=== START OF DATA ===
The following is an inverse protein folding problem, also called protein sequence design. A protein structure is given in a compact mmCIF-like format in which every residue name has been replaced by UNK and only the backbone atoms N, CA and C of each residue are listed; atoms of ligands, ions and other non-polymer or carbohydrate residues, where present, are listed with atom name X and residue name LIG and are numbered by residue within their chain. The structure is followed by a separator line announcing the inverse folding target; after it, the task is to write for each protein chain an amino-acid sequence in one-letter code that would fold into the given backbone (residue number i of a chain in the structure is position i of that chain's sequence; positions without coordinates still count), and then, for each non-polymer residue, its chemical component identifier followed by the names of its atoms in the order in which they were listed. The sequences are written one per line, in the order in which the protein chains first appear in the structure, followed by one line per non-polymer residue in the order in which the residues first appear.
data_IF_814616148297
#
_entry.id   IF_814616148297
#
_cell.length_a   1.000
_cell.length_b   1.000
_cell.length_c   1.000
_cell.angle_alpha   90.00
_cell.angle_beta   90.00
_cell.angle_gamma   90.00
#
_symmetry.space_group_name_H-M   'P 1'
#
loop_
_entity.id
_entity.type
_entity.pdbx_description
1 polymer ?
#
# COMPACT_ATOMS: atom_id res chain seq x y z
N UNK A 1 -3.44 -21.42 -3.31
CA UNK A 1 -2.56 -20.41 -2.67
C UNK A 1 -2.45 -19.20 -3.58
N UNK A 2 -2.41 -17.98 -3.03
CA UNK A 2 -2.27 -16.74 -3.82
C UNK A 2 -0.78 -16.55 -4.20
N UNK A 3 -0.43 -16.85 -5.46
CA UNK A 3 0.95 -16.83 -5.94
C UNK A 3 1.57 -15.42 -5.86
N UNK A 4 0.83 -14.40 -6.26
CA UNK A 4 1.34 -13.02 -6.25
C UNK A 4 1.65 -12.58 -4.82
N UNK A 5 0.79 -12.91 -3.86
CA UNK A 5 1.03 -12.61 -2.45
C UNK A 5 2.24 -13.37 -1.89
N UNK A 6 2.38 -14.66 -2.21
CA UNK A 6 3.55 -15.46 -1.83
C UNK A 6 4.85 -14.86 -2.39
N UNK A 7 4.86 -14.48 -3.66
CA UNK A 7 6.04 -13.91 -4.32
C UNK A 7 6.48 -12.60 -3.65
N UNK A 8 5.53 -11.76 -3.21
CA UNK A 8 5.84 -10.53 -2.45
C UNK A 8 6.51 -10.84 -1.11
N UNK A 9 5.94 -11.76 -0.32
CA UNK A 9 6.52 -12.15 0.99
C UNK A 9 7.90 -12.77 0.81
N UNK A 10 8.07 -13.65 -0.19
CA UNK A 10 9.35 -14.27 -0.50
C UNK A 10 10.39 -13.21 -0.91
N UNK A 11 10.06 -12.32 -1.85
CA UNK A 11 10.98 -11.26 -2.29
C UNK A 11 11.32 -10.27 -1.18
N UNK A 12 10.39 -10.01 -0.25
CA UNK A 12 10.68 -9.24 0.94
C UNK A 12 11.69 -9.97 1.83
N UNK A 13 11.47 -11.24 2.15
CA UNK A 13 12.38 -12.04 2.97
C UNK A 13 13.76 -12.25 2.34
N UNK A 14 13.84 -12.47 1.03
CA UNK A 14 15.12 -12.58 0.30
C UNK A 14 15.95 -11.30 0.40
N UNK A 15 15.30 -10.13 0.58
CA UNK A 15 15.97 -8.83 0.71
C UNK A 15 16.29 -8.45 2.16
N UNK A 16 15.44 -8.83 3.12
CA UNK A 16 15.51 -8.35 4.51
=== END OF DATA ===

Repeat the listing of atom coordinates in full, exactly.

The following is an inverse protein folding problem, also called protein sequence design. A protein structure is given in a compact mmCIF-like format in which every residue name has been replaced by UNK and only the backbone atoms N, CA and C of each residue are listed; atoms of ligands, ions and other non-polymer or carbohydrate residues, where present, are listed with atom name X and residue name LIG and are numbered by residue within their chain. The structure is followed by a separator line announcing the inverse folding target; after it, the task is to write for each protein chain an amino-acid sequence in one-letter code that would fold into the given backbone (residue number i of a chain in the structure is position i of that chain's sequence; positions without coordinates still count), and then, for each non-polymer residue, its chemical component identifier followed by the names of its atoms in the order in which they were listed. The sequences are written one per line, in the order in which the protein chains first appear in the structure, followed by one line per non-polymer residue in the order in which the residues first appear.
data_IF_814616148297
#
_entry.id   IF_814616148297
#
_cell.length_a   1.000
_cell.length_b   1.000
_cell.length_c   1.000
_cell.angle_alpha   90.00
_cell.angle_beta   90.00
_cell.angle_gamma   90.00
#
_symmetry.space_group_name_H-M   'P 1'
#
loop_
_entity.id
_entity.type
_entity.pdbx_description
1 polymer ?
#
# COMPACT_ATOMS: atom_id res chain seq x y z
N UNK A 1 -3.44 -21.42 -3.31
CA UNK A 1 -2.56 -20.41 -2.67
C UNK A 1 -2.45 -19.20 -3.58
N UNK A 2 -2.41 -17.98 -3.03
CA UNK A 2 -2.27 -16.74 -3.82
C UNK A 2 -0.78 -16.55 -4.20
N UNK A 3 -0.43 -16.85 -5.46
CA UNK A 3 0.95 -16.83 -5.94
C UNK A 3 1.57 -15.42 -5.86
N UNK A 4 0.83 -14.40 -6.26
CA UNK A 4 1.34 -13.02 -6.25
C UNK A 4 1.65 -12.58 -4.82
N UNK A 5 0.79 -12.91 -3.86
CA UNK A 5 1.03 -12.61 -2.45
C UNK A 5 2.24 -13.37 -1.89
N UNK A 6 2.38 -14.66 -2.21
CA UNK A 6 3.55 -15.46 -1.83
C UNK A 6 4.85 -14.86 -2.39
N UNK A 7 4.86 -14.48 -3.66
CA UNK A 7 6.04 -13.91 -4.32
C UNK A 7 6.48 -12.60 -3.65
N UNK A 8 5.53 -11.76 -3.21
CA UNK A 8 5.84 -10.53 -2.45
C UNK A 8 6.51 -10.84 -1.11
N UNK A 9 5.94 -11.76 -0.32
CA UNK A 9 6.52 -12.15 0.99
C UNK A 9 7.90 -12.77 0.81
N UNK A 10 8.07 -13.65 -0.19
CA UNK A 10 9.35 -14.27 -0.50
C UNK A 10 10.39 -13.21 -0.91
N UNK A 11 10.06 -12.32 -1.85
CA UNK A 11 10.98 -11.26 -2.29
C UNK A 11 11.32 -10.27 -1.18
N UNK A 12 10.39 -10.01 -0.25
CA UNK A 12 10.68 -9.24 0.94
C UNK A 12 11.69 -9.97 1.83
N UNK A 13 11.47 -11.24 2.15
CA UNK A 13 12.38 -12.04 2.97
C UNK A 13 13.76 -12.25 2.34
N UNK A 14 13.84 -12.47 1.03
CA UNK A 14 15.12 -12.58 0.30
C UNK A 14 15.95 -11.30 0.40
N UNK A 15 15.30 -10.13 0.58
CA UNK A 15 15.97 -8.83 0.71
C UNK A 15 16.29 -8.45 2.16
N UNK A 16 15.44 -8.83 3.12
CA UNK A 16 15.51 -8.35 4.51